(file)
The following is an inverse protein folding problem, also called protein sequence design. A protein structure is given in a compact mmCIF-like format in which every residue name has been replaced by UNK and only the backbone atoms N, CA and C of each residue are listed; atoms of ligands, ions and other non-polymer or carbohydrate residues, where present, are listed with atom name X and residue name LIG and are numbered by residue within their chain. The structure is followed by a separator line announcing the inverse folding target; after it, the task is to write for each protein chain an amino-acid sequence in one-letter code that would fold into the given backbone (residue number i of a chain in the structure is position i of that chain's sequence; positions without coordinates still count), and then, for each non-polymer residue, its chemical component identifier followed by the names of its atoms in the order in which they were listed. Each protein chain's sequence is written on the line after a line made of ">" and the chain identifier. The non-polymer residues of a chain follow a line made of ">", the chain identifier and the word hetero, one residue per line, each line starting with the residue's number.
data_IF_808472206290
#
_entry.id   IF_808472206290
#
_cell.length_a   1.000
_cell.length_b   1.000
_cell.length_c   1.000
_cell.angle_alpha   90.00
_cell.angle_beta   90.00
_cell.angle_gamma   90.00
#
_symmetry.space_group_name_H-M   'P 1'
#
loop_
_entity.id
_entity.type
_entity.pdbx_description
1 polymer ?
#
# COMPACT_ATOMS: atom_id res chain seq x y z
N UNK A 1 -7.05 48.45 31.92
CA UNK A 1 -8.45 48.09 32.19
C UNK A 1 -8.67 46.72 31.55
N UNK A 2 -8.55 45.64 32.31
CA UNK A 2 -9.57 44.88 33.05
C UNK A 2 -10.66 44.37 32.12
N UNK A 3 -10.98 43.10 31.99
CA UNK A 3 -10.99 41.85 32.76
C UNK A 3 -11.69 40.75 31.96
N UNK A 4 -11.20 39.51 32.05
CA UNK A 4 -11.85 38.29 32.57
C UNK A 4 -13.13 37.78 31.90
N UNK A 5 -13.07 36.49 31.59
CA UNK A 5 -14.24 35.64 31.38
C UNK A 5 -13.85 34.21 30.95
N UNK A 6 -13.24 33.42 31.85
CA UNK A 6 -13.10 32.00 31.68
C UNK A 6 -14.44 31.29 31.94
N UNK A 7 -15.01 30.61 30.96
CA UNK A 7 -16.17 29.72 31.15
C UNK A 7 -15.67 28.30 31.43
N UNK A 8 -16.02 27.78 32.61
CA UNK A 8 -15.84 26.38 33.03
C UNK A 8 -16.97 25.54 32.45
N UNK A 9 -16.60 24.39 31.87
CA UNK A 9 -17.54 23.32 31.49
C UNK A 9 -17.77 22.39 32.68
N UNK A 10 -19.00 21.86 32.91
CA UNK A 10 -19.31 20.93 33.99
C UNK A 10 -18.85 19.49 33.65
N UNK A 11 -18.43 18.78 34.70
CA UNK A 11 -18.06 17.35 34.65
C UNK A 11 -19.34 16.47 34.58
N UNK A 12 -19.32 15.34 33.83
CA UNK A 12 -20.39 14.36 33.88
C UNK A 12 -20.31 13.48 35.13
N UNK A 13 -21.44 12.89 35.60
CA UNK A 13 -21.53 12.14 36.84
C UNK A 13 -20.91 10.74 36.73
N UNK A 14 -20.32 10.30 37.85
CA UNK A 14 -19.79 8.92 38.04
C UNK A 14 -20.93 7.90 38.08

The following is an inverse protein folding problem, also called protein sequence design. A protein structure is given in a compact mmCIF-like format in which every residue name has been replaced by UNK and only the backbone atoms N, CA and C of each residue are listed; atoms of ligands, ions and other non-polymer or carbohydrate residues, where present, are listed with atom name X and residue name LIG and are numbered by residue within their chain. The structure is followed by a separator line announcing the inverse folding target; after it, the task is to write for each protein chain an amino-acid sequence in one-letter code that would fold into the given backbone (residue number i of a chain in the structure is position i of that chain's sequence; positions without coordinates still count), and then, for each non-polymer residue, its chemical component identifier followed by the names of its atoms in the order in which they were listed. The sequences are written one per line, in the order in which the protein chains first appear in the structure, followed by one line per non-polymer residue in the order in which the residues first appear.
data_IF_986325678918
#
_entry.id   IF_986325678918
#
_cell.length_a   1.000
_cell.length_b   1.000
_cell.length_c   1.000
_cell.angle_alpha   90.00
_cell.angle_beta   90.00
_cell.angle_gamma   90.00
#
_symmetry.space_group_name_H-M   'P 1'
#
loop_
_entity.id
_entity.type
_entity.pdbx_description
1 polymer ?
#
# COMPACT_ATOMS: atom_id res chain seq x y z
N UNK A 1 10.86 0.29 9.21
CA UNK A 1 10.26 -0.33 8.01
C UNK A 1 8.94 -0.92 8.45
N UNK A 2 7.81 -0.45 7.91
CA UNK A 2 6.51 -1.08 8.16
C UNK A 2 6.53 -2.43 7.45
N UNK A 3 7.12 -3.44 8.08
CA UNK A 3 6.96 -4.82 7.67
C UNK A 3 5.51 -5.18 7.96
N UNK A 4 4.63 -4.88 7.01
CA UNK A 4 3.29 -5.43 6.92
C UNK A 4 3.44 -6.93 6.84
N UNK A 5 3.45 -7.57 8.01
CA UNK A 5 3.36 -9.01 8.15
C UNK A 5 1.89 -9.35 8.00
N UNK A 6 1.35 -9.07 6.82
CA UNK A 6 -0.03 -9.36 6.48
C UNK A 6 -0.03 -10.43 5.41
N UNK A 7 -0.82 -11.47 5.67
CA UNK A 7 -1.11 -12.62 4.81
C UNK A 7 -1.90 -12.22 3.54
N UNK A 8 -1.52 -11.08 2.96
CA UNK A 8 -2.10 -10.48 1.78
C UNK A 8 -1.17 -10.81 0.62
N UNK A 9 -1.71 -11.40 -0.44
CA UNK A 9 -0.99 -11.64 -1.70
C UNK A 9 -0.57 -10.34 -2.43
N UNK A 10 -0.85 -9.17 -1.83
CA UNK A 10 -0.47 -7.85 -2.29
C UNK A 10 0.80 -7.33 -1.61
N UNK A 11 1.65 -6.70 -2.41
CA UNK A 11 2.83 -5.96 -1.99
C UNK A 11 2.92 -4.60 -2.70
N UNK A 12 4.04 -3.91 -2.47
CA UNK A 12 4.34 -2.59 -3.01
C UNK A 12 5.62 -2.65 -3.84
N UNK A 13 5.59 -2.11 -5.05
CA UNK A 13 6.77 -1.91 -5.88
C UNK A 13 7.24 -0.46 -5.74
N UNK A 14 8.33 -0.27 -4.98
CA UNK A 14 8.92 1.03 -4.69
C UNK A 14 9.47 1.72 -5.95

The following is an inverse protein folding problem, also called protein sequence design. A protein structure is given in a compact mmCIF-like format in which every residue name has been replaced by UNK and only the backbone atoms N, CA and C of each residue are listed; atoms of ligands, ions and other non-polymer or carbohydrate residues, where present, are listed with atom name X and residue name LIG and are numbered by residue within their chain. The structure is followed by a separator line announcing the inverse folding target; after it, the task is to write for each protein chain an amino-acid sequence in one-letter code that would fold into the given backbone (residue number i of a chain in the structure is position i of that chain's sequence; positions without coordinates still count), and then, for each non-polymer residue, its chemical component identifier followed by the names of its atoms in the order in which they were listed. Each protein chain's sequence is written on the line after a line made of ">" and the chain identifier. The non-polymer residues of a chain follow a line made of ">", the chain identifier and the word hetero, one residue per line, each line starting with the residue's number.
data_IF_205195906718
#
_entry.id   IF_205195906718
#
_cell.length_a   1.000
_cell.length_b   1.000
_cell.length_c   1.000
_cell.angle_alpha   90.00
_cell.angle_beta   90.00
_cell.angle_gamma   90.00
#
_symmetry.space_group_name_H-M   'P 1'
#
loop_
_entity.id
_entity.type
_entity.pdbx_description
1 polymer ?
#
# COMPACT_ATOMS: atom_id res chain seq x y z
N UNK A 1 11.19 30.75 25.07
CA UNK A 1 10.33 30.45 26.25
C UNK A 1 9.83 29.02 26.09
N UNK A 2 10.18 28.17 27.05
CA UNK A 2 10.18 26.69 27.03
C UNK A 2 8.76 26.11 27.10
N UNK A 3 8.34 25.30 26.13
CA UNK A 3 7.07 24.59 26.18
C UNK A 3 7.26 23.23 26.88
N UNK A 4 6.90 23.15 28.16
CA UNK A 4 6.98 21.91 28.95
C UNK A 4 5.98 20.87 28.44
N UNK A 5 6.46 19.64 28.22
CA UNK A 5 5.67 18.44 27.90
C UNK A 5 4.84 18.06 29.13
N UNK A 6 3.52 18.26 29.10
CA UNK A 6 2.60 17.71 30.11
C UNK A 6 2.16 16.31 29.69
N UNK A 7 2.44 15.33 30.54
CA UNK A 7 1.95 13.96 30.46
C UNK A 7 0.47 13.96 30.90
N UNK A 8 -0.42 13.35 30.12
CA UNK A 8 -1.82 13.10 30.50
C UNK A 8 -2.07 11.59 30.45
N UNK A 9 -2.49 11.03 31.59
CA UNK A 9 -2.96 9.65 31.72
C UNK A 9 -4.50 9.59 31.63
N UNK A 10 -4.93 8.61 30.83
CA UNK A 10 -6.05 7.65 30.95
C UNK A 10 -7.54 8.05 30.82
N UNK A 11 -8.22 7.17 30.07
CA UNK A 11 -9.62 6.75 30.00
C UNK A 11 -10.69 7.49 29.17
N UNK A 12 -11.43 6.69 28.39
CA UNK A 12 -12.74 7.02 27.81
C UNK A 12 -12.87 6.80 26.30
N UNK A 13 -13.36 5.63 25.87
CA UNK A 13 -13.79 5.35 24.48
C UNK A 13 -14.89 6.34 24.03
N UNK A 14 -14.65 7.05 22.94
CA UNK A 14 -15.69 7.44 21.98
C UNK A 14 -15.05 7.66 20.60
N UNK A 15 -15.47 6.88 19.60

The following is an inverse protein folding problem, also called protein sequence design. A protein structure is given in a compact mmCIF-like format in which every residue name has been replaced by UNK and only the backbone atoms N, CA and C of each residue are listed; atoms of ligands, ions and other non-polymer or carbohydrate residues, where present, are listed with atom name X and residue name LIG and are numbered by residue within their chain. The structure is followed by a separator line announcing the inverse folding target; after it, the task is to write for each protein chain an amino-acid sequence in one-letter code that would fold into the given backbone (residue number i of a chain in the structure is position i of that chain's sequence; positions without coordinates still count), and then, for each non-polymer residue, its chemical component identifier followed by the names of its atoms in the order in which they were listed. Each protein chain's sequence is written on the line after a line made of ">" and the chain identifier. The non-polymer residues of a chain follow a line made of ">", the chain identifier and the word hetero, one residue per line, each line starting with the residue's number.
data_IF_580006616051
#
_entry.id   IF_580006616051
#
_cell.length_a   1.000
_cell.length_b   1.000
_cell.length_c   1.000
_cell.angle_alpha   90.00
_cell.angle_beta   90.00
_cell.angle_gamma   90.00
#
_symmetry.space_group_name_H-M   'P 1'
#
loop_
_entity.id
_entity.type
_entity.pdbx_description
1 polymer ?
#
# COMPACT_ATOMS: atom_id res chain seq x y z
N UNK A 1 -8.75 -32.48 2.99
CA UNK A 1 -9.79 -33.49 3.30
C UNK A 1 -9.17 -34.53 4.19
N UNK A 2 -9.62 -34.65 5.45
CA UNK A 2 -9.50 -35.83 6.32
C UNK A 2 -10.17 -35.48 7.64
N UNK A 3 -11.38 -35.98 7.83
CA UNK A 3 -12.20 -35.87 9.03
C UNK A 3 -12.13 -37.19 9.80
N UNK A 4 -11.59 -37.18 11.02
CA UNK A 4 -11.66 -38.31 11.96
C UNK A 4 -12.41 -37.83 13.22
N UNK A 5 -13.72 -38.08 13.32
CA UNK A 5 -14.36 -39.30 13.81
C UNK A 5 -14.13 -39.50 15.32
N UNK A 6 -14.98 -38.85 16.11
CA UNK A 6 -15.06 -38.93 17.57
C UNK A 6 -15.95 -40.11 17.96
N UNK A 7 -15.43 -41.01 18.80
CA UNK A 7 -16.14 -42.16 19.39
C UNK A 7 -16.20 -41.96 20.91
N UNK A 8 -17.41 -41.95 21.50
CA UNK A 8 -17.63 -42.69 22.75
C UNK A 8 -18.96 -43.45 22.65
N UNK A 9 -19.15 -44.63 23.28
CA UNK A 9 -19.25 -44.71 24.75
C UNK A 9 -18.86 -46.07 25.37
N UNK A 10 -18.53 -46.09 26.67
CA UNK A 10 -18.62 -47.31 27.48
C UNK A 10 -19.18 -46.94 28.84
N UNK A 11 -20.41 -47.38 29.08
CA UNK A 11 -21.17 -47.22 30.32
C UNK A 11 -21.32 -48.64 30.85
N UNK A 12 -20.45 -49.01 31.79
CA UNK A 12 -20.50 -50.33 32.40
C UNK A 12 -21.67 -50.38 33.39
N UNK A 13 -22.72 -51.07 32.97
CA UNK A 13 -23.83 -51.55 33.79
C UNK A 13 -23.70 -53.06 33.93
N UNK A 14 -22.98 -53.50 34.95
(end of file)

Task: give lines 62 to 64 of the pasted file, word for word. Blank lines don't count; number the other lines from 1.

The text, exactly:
CA UNK A 14 -19.79 8.92 38.04
C UNK A 14 -20.93 7.90 38.08

The following is an inverse protein folding problem, also called protein sequence design. A protein structure is given in a compact mmCIF-like format in which every residue name has been replaced by UNK and only the backbone atoms N, CA and C of each residue are listed; atoms of ligands, ions and other non-polymer or carbohydrate residues, where present, are listed with atom name X and residue name LIG and are numbered by residue within their chain. The structure is followed by a separator line announcing the inverse folding target; after it, the task is to write for each protein chain an amino-acid sequence in one-letter code that would fold into the given backbone (residue number i of a chain in the structure is position i of that chain's sequence; positions without coordinates still count), and then, for each non-polymer residue, its chemical component identifier followed by the names of its atoms in the order in which they were listed. The sequences are written one per line, in the order in which the protein chains first appear in the structure, followed by one line per non-polymer residue in the order in which the residues first appear.